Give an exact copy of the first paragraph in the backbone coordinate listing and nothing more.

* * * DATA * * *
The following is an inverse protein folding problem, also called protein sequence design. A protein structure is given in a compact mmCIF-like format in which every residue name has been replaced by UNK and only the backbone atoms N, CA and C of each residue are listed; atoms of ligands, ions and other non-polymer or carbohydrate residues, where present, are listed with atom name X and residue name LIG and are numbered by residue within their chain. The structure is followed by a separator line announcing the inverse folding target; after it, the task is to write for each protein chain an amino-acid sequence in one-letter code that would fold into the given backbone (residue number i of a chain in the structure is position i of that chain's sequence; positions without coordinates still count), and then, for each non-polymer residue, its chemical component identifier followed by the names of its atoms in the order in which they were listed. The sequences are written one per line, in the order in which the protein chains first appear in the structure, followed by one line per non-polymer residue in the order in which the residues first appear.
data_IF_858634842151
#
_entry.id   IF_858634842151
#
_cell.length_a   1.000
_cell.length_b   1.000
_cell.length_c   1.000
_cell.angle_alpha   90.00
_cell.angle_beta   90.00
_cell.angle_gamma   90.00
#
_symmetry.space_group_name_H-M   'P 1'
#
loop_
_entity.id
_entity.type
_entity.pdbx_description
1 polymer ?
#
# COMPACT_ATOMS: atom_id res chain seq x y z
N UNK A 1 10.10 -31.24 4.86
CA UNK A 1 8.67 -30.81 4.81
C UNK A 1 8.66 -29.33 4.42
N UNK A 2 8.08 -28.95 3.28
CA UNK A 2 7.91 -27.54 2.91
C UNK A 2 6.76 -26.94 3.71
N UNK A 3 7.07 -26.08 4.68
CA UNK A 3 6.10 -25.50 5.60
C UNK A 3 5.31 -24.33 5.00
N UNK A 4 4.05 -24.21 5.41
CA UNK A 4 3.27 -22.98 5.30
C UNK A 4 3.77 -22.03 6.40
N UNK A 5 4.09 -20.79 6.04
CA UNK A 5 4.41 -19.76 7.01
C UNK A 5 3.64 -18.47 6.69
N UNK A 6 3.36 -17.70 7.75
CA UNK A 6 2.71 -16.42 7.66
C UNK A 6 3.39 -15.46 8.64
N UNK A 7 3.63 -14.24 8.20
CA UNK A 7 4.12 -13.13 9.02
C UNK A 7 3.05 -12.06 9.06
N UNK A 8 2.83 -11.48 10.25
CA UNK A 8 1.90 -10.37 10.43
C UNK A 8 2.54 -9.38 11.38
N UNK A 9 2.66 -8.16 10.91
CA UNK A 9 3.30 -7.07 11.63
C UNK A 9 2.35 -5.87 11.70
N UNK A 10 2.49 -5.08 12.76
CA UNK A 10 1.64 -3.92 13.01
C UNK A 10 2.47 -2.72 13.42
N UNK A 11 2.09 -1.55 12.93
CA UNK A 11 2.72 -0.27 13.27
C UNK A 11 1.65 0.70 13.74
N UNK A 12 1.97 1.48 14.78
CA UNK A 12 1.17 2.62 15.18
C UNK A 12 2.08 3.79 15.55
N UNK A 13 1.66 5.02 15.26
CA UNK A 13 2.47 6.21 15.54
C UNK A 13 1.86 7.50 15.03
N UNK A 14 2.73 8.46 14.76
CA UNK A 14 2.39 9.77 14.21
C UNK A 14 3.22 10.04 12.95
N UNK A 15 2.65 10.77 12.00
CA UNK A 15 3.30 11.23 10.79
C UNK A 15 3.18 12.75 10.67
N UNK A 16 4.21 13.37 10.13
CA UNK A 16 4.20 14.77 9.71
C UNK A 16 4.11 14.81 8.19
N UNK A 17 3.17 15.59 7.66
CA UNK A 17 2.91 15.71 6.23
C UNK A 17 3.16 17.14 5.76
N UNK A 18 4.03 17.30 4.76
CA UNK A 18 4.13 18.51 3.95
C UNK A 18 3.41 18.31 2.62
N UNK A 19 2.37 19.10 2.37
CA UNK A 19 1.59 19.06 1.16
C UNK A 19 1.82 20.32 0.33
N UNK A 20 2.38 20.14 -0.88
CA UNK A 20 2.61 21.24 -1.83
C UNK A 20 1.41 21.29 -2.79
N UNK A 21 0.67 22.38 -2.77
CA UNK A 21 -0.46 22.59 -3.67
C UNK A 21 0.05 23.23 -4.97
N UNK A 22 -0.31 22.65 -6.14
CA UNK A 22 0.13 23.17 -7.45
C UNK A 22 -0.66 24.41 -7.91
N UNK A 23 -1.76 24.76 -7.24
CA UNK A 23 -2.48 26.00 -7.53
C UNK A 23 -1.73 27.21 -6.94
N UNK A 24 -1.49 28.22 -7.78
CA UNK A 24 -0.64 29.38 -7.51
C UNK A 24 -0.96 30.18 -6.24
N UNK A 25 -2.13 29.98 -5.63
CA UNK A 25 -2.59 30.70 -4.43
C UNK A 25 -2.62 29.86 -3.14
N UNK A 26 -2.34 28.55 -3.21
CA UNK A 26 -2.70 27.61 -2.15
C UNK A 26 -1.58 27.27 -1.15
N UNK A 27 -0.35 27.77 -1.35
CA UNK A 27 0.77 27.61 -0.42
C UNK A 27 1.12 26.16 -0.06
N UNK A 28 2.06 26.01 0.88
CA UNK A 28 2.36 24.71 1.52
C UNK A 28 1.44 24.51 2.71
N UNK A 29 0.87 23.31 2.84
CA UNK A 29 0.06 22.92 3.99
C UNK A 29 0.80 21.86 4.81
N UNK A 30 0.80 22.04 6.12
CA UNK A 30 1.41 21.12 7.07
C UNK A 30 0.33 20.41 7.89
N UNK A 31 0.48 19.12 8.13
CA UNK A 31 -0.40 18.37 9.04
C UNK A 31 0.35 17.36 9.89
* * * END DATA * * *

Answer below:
The following is an inverse protein folding problem, also called protein sequence design. A protein structure is given in a compact mmCIF-like format in which every residue name has been replaced by UNK and only the backbone atoms N, CA and C of each residue are listed; atoms of ligands, ions and other non-polymer or carbohydrate residues, where present, are listed with atom name X and residue name LIG and are numbered by residue within their chain. The structure is followed by a separator line announcing the inverse folding target; after it, the task is to write for each protein chain an amino-acid sequence in one-letter code that would fold into the given backbone (residue number i of a chain in the structure is position i of that chain's sequence; positions without coordinates still count), and then, for each non-polymer residue, its chemical component identifier followed by the names of its atoms in the order in which they were listed. The sequences are written one per line, in the order in which the protein chains first appear in the structure, followed by one line per non-polymer residue in the order in which the residues first appear.